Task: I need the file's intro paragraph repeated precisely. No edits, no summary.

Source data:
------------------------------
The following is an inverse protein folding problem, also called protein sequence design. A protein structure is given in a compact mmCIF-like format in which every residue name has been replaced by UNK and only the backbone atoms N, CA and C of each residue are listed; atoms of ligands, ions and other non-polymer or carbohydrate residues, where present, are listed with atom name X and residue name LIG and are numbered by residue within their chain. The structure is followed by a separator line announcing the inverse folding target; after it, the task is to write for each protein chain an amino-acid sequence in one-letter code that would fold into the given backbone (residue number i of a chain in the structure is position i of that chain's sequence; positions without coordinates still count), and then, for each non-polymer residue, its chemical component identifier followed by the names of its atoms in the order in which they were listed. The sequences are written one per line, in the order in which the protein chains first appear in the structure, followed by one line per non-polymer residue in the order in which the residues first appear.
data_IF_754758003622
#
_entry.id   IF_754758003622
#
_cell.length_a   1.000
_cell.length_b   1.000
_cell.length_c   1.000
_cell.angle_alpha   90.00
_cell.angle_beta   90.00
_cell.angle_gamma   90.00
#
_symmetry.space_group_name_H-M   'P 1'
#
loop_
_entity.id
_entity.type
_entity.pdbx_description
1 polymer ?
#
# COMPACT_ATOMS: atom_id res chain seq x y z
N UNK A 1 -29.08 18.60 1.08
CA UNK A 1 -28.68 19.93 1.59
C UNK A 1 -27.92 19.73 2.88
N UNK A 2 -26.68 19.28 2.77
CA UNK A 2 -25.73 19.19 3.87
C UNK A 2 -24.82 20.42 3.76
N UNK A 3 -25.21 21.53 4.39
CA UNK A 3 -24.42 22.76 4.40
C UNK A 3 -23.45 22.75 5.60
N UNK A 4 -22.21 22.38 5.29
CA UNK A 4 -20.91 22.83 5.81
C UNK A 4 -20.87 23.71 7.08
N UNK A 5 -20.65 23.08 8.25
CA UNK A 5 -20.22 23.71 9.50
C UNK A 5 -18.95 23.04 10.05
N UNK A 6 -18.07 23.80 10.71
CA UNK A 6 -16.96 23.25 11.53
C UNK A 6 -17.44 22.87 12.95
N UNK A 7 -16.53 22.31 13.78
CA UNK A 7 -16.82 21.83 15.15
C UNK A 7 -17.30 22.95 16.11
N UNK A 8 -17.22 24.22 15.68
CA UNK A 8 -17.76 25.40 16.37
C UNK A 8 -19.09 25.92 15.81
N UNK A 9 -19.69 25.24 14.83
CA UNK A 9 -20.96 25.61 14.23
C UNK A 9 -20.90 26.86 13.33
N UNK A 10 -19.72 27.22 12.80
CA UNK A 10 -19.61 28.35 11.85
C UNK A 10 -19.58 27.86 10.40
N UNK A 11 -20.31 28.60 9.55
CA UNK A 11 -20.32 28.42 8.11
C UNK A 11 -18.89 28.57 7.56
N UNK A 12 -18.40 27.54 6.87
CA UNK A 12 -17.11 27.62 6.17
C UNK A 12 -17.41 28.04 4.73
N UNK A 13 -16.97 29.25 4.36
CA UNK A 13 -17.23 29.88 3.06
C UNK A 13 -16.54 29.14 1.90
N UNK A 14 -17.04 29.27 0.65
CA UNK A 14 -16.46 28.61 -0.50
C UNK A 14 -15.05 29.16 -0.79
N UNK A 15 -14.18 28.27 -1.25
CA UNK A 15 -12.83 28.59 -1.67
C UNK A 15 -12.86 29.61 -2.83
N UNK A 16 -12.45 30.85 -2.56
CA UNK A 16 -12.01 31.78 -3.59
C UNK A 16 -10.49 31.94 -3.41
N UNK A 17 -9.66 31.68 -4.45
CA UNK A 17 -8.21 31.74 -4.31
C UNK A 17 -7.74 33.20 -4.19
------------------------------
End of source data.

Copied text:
The following is an inverse protein folding problem, also called protein sequence design. A protein structure is given in a compact mmCIF-like format in which every residue name has been replaced by UNK and only the backbone atoms N, CA and C of each residue are listed; atoms of ligands, ions and other non-polymer or carbohydrate residues, where present, are listed with atom name X and residue name LIG and are numbered by residue within their chain. The structure is followed by a separator line announcing the inverse folding target; after it, the task is to write for each protein chain an amino-acid sequence in one-letter code that would fold into the given backbone (residue number i of a chain in the structure is position i of that chain's sequence; positions without coordinates still count), and then, for each non-polymer residue, its chemical component identifier followed by the names of its atoms in the order in which they were listed. The sequences are written one per line, in the order in which the protein chains first appear in the structure, followed by one line per non-polymer residue in the order in which the residues first appear.